Back when publishers still released books about Iraq, Thomas Ricks wrote a pair of them that were forward-thinking for the time but now look powerfully prescient. Fiasco: The American Military Adventure in Iraq, 2003 to 2005 (2006) was a damning an indictment of the Bush / Cheney / Rumsfeld crew’s excited rush to war and then seeming boredom with the details of actually managing it. It wasn’t the first book to lay out that case, but given the depth of Ricks’s reporting and his lack of ideological cant (which hampered a number of other books on the Iraq fisaco), it was one of the most definitive and difficult to dispute.
It was Fiasco’s less-celebrated 2009 companion volume, however, that truly stands out today.
By that time, America seemed tired of even contemplating the Iraq War, much less debating it. Establishment Democrats and even staunchly anti-Bush lefties tended to cower before the media juggernaut of Gen. David Petraeus and his 2007 troop surge. Ricks’s aptly titled The Gamble: General David Petraeus and the American Military Adventure in Iraq, 2006–2008 (original review here) told the story of the surge and the last great battles of the American part of the Iraq War.
Something of a last-minute hail mary from an administration desperate to stem the bloody tidal wave of sectarian butchery that was consuming, Petraeus’s surge was essentially classic counterinsurgency warfare implemented years after it should have been. Petraeus didn’t invent it, but he was smart and forceful enough to shame the Pentagon and White House into adopting it.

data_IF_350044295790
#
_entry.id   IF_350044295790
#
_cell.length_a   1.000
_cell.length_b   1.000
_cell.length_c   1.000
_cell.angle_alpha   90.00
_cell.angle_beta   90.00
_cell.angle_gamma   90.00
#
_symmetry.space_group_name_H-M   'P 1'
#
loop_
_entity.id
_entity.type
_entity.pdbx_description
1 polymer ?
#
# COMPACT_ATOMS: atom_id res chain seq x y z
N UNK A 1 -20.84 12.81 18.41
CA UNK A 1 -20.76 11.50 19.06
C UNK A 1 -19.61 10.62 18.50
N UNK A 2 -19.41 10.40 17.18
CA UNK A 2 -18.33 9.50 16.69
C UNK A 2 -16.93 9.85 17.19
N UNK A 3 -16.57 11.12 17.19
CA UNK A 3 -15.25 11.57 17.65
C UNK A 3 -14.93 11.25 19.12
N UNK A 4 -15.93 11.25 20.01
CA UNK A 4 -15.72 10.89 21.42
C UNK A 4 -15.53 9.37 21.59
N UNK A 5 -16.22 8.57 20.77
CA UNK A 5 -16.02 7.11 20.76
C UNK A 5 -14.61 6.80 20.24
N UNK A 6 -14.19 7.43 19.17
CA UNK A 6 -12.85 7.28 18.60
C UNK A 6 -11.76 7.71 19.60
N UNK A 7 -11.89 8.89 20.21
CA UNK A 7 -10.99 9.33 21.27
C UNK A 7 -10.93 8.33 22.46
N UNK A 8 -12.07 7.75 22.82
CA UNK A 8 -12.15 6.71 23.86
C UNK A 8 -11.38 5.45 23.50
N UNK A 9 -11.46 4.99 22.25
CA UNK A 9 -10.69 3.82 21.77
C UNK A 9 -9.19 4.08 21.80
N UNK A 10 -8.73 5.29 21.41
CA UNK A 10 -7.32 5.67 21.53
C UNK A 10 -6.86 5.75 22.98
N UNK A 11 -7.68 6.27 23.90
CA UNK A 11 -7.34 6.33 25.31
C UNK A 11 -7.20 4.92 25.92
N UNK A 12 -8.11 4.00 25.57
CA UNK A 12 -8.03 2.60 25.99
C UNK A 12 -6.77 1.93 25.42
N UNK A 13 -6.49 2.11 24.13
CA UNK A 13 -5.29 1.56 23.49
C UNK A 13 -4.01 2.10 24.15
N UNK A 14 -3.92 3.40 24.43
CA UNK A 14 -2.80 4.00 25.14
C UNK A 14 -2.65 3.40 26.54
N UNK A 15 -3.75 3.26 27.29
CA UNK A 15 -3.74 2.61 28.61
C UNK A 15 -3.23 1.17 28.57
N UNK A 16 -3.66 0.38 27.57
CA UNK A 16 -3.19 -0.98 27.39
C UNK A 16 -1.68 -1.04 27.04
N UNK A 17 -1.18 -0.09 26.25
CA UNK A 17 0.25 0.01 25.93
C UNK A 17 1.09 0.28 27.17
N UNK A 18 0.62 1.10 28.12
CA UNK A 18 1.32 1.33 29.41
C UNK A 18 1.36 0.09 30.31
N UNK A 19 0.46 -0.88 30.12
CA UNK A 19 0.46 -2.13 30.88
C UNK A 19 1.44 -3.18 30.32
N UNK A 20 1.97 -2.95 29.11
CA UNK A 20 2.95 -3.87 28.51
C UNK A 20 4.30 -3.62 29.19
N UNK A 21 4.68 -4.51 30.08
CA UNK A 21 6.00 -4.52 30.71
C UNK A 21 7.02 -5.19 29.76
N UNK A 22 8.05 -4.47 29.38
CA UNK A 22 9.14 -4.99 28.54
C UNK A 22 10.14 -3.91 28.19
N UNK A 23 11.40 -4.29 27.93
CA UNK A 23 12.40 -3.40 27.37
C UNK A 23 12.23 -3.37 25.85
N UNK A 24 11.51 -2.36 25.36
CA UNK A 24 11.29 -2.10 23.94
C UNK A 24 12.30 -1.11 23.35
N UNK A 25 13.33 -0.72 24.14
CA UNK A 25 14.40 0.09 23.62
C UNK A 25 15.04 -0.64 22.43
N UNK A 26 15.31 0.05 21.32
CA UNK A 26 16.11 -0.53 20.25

Indeed, Petraeus and his tenacious second-in-command Lt. Gen. Ray Odierno brought in unconventional ideas (including the arming of Sunni militias to help fight insurgents), pushed their troops into using new and frequently more dangerous tactics, and were eventually credited with keeping the fragile Iraqi government from complete collapse. That ended up being the takeaway for most people followed reporting on the war: Petraeus’s surge worked.
There’s a big however here, though. Ricks’s book agrees with part of that assessment. In the latter part of The Gamble, he lays out important conditions for what needed to follow. His prediction that a large number of American troops would need to stay in Iraq for years to come (Odierno thought 30,000 would still have to be on the ground by 2015) didn’t come to pass. But Ricks’s belief that the surge would be ultimately a pointless delaying action if the Iraqi government didn’t start to function with an at least moderate level of efficiency of fairness.
According to Ricks, “At the end of the surge, the fundamental political problems facing Iraq were the same ones as when it began.”
Between the time Ricks wrote that line and the recent catastrophic routing of Iraqi soldiers by al-Qaeda offshoot ISIS (Islamic State of Iraq and Syria), the civilian government in Baghdad had done little but foster more of the sectarian internecine warfare that the surge had tried to tamp down. Everything from purging the army and bureaucracies of competent people who happened to be of the wrong sect to ministerial death squads convinced many of the country’s Sunni minority that they had no representation in Prime Minister Nouri al-Maliki’s majority Shiite government.
The ISIS’ current onslaught, in which a few thousand (at most) Sunni fighters—better-trained, armed, and organized than any the US faced—soundly defeated Iraqi army units many times their number, looks to be in part the reaping of a crop sown in the aftermath of the pointless American invasion and its frighteningly amateurish occupation.
Ricks ended The Gamble with a haunting line: “The events for which the Iraq war will be remembered by us and by the world have not yet happened.”
For years, especially after the American troop drawdown, it seemed as though Iraq would muddle along in a chaotic but eventually stabilizing way familiar to many Middle Eastern countries with oil wealth. Although the bombings continued, it was possible to believe that the conflict was in fact done. What the recent events have proven is that Ricks was right: the 11-year-old Iraq War is far from over.
// Notes from the Road
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